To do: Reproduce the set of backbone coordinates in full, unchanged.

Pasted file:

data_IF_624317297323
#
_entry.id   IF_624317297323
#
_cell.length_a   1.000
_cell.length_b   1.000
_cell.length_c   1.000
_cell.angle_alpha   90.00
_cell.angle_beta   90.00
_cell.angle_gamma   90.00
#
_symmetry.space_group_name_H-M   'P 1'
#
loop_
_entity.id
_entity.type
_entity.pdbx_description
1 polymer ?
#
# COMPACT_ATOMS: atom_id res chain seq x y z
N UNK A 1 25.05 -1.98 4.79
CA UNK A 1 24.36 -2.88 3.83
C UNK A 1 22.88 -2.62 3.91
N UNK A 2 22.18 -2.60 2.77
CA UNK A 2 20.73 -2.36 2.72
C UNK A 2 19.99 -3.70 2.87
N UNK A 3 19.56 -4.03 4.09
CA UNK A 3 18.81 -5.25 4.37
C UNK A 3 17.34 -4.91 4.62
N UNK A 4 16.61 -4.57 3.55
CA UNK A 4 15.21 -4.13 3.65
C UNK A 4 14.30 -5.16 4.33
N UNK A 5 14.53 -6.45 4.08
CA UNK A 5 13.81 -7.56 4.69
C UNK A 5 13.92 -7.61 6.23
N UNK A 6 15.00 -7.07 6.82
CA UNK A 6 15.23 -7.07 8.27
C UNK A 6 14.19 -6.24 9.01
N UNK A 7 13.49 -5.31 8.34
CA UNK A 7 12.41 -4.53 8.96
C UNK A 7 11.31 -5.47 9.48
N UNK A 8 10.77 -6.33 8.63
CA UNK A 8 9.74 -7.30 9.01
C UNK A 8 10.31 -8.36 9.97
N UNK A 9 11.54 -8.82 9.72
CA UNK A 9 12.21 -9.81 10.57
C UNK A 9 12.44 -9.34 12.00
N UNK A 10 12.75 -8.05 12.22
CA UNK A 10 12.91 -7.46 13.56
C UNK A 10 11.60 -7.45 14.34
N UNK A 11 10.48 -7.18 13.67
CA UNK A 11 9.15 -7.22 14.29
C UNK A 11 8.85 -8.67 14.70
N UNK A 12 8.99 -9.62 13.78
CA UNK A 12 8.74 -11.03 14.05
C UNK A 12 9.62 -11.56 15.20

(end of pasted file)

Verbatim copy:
data_IF_624317297323
#
_entry.id   IF_624317297323
#
_cell.length_a   1.000
_cell.length_b   1.000
_cell.length_c   1.000
_cell.angle_alpha   90.00
_cell.angle_beta   90.00
_cell.angle_gamma   90.00
#
_symmetry.space_group_name_H-M   'P 1'
#
loop_
_entity.id
_entity.type
_entity.pdbx_description
1 polymer ?
#
# COMPACT_ATOMS: atom_id res chain seq x y z
N UNK A 1 25.05 -1.98 4.79
CA UNK A 1 24.36 -2.88 3.83
C UNK A 1 22.88 -2.62 3.91
N UNK A 2 22.18 -2.60 2.77
CA UNK A 2 20.73 -2.36 2.72
C UNK A 2 19.99 -3.70 2.87
N UNK A 3 19.56 -4.03 4.09
CA UNK A 3 18.81 -5.25 4.37
C UNK A 3 17.34 -4.91 4.62
N UNK A 4 16.61 -4.57 3.55
CA UNK A 4 15.21 -4.13 3.65
C UNK A 4 14.30 -5.16 4.33
N UNK A 5 14.53 -6.45 4.08
CA UNK A 5 13.81 -7.56 4.69
C UNK A 5 13.92 -7.61 6.23
N UNK A 6 15.00 -7.07 6.82
CA UNK A 6 15.23 -7.07 8.27
C UNK A 6 14.19 -6.24 9.01
N UNK A 7 13.49 -5.31 8.34
CA UNK A 7 12.41 -4.53 8.96
C UNK A 7 11.31 -5.47 9.48
N UNK A 8 10.77 -6.33 8.63
CA UNK A 8 9.74 -7.30 9.01
C UNK A 8 10.31 -8.36 9.97
N UNK A 9 11.54 -8.82 9.72
CA UNK A 9 12.21 -9.81 10.57
C UNK A 9 12.44 -9.34 12.00
N UNK A 10 12.75 -8.05 12.22
CA UNK A 10 12.91 -7.46 13.56
C UNK A 10 11.60 -7.45 14.34
N UNK A 11 10.48 -7.18 13.67
CA UNK A 11 9.15 -7.22 14.29
C UNK A 11 8.85 -8.67 14.70
N UNK A 12 8.99 -9.62 13.78
CA UNK A 12 8.74 -11.03 14.05
C UNK A 12 9.62 -11.56 15.20